April is for Autism

My wife works with children who have autism.  She’s worked in this field for a number of years now and loves it.  She started out at a summer camp and then moved into what is called Applied Behavior Analysis and therapy.  She started out at a line therapist, working directly with the kids for multiple hours a week.

Now, she’s moved into a supervision position where she works with the therapists who work with the kids.  She helps keep their programs up-to-date and makes sure that the kids are benefiting from these therapy sessions.

Applied Behavior Analysis (ABA) is the leading form of therapy for individuals with autism.  This form of therapy can help people communicate their needs and wants when they were previously non-verbal.  It helps people learn to read, write, dress themselves, use the bathroom on their own, etc.  It’s life-changing.

It’s also not covered by every insurance company in every state and can be very expensive if people can’t afford it.  The non-profit Erin works for currently does fundraising every year to provide these services to families who can’t afford them so that they can reach and help as many kids as possible.

When it comes to autism, I usually look to her for the community’s feelings on particular subjects, and she does not like Autism Speaks.

Autism Speaks is another non-profit that funnels a lot of money into looking for a cure for autism.  They are the group behind the “Light it Up Blue” day.  They picked blue because autism is diagnosed more often in males than it is in females, so the blue represents boys.

And while that is a peeve of Erin’s, the worst part is that she absolutely hates the fact that they are researching a cure for autism and never listen to the actual autism community and people with autism when they say that working towards a cure is NOT the answer.

People with autism aren’t broken.  They aren’t sick. They don’t need to be fixed or cured.

They need love and acceptance.  They need help communicating their needs, but that doesn’t mean their inherently wrong.

One of the things that I learned in my education career is that language matters.  How you say things has an effect on those around you.

When I was first starting out as a teacher, and we would talk about genetic traits, illnesses, or disorders, I would say things like, “You either have sickle cell anemia, or you are normal.”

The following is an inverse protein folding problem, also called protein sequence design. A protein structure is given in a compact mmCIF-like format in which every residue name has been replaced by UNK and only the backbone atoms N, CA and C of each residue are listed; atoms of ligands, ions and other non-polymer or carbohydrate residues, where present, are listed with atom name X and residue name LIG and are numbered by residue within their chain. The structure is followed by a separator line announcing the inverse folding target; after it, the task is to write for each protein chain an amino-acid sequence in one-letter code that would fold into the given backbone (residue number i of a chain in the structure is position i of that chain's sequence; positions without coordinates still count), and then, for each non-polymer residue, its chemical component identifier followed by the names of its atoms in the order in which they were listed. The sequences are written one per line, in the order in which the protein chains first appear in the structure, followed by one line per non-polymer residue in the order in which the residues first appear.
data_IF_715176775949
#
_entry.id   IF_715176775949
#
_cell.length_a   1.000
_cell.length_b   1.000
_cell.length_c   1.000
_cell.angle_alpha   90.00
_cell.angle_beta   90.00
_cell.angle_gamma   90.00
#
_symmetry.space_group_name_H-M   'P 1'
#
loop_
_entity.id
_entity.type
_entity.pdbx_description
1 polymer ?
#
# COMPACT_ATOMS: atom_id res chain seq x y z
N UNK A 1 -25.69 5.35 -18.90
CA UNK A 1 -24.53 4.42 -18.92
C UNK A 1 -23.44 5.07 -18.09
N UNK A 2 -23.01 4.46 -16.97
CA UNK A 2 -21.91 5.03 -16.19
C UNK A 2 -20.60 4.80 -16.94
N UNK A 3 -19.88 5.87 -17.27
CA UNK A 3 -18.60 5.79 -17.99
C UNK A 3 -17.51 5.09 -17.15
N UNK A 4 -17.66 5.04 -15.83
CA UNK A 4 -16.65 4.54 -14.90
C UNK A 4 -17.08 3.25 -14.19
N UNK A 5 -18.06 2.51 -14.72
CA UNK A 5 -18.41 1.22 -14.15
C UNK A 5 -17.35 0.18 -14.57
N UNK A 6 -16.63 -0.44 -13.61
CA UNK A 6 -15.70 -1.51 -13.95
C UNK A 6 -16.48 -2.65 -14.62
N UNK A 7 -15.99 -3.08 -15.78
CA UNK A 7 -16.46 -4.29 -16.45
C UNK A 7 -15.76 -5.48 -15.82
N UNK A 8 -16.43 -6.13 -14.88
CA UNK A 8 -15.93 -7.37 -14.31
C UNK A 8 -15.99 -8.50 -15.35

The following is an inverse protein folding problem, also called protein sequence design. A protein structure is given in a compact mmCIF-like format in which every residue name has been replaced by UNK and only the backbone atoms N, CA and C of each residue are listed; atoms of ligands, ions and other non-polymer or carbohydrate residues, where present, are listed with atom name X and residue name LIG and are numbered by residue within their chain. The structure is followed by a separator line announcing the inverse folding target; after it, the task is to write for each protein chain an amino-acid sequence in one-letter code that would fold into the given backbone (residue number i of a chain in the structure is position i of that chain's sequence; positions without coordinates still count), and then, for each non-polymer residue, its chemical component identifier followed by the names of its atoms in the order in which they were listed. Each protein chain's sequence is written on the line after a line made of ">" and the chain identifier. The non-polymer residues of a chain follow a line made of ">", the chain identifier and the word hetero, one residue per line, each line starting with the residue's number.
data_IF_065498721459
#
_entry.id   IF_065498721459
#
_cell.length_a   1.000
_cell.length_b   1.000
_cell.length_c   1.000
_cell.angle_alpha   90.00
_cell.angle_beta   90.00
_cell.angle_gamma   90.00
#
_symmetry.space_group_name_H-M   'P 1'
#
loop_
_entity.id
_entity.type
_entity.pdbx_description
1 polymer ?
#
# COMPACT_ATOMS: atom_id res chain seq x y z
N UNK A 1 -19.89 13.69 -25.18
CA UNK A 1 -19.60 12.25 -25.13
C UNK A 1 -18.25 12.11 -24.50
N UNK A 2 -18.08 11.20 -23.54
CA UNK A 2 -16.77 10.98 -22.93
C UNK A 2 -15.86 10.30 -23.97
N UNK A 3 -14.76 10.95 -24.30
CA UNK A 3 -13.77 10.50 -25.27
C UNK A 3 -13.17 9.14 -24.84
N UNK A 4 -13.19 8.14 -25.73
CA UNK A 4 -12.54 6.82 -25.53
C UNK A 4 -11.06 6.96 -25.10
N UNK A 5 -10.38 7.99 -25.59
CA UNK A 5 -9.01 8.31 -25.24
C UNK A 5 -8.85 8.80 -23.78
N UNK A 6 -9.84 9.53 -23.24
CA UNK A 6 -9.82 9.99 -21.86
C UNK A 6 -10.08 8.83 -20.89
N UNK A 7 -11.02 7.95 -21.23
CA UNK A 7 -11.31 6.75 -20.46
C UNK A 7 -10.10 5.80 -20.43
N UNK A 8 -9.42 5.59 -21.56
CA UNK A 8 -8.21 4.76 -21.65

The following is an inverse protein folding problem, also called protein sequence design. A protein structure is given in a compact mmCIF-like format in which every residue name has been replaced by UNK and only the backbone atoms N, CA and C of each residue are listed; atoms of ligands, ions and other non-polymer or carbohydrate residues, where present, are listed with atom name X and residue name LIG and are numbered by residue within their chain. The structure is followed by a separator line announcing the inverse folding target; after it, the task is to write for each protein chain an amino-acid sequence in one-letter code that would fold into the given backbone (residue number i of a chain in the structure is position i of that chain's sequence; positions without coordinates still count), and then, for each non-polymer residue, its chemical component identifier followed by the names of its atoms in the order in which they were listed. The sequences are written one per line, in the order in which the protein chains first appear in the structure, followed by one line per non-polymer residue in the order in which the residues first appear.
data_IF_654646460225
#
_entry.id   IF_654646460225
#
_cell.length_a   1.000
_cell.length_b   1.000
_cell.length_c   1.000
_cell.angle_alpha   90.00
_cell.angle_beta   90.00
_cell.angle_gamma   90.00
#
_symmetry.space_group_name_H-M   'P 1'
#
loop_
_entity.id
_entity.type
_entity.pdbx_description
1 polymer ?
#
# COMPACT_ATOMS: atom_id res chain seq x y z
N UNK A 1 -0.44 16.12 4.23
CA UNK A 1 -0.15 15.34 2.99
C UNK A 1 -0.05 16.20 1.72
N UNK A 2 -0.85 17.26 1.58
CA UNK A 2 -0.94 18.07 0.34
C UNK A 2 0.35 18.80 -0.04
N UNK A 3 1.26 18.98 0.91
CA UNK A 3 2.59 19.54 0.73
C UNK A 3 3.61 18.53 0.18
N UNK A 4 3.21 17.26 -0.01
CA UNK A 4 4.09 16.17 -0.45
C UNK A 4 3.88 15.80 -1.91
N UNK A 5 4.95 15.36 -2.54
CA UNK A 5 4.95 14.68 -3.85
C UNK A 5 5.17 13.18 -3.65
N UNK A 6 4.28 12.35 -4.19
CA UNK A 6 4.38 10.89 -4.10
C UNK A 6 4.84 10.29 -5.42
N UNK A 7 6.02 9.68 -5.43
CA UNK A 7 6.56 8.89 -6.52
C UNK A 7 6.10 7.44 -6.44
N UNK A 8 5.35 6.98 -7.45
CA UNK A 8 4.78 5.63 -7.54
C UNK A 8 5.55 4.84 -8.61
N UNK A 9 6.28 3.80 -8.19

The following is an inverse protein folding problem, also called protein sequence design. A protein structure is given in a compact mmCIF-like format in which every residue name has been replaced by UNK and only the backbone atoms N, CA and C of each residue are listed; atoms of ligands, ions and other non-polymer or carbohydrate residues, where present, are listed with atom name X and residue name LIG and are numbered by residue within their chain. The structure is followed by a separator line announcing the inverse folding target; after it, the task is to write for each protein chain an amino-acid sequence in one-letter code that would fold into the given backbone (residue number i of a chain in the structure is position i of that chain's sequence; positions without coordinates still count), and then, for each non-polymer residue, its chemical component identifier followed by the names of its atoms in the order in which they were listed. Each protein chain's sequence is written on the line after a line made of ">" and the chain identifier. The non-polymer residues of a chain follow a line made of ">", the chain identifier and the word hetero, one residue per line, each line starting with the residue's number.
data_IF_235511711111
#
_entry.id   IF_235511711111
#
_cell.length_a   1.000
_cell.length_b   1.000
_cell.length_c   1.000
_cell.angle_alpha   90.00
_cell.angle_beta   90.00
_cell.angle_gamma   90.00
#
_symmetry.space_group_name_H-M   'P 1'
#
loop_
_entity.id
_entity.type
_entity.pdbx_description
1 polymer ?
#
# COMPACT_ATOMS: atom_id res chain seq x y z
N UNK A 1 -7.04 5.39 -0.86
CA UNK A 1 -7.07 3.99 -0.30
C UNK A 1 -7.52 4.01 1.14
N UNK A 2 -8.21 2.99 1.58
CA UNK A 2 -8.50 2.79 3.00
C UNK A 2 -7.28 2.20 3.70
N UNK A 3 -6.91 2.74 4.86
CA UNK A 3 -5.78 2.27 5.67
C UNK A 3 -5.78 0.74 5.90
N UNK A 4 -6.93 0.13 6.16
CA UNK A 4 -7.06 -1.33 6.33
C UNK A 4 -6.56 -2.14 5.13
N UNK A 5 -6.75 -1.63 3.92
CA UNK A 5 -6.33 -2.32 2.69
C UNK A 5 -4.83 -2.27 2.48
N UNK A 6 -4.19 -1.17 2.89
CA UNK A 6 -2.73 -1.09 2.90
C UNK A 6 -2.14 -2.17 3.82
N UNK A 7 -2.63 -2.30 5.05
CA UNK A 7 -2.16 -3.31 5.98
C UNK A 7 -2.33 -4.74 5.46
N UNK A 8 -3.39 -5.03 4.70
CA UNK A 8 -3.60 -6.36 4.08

I would say things like, “A person can have this gene and have albinism, or they can have a different gene and be normal.”

And I learned very quickly that the word “normal” is extremely offensive and inappropriate in any community that is different.

My brother has learning disabilities.  He has moya moya, slurred speech, and other things that impact his daily life.

I would not refer to him as anything but normal.  His normal is his every day life.  Yes, he has some cognitive problems, but he’s had them since birth and it’s his normal.  I have students who have autism, and that is their normal.

Normal implies that there is something that is not normal and therefore bad.

Instead of saying normal, we need to start saying things like, “neurotypical,” “typical,” or “healthy.”

Typical implies common.  The opposite of typical is atypical, which implies uncommon.  There are typical symptoms of autism, and there are atypical symptoms of autism.  It’s not as harsh a term as “normal.”

Sometimes, I slip up, and I will say normal where I meant to say healthy or typical, and it’s generally only a problem when you are talking in the context of a person with X,Y,or Z versus someone without X,Y,or Z.

Generally, as a person with generalized anxiety, a brother who has learning disabilities, a wife who works with children who have autism, and two adopted kids on the way (one of which has experienced some pretty horrible trauma), I avoid the use of the word normal all together.

No one is normal, remember?  We’re all unique.  We’re all capable humans with a capacity for love.  We all feel pain when someone says we aren’t normal or implies that we aren’t normal.

April is for Autism Awareness, but I’m ready to move past just basic awareness and move into a place of acceptance and understanding.  Are you?


Posted on April 4, 2016, in Life and tagged , , , , , , , . Bookmark the permalink. 2 Comments.

  1. I wanted a really touching ad for iPads, about a boy with autism, I thought it would be a sad excuse to make money but it’s not. It’s tells his story about how he had no way to communicate until he found an app on an iPad that allowed him to have a voice. If you haven’t seen it, I recommend it.

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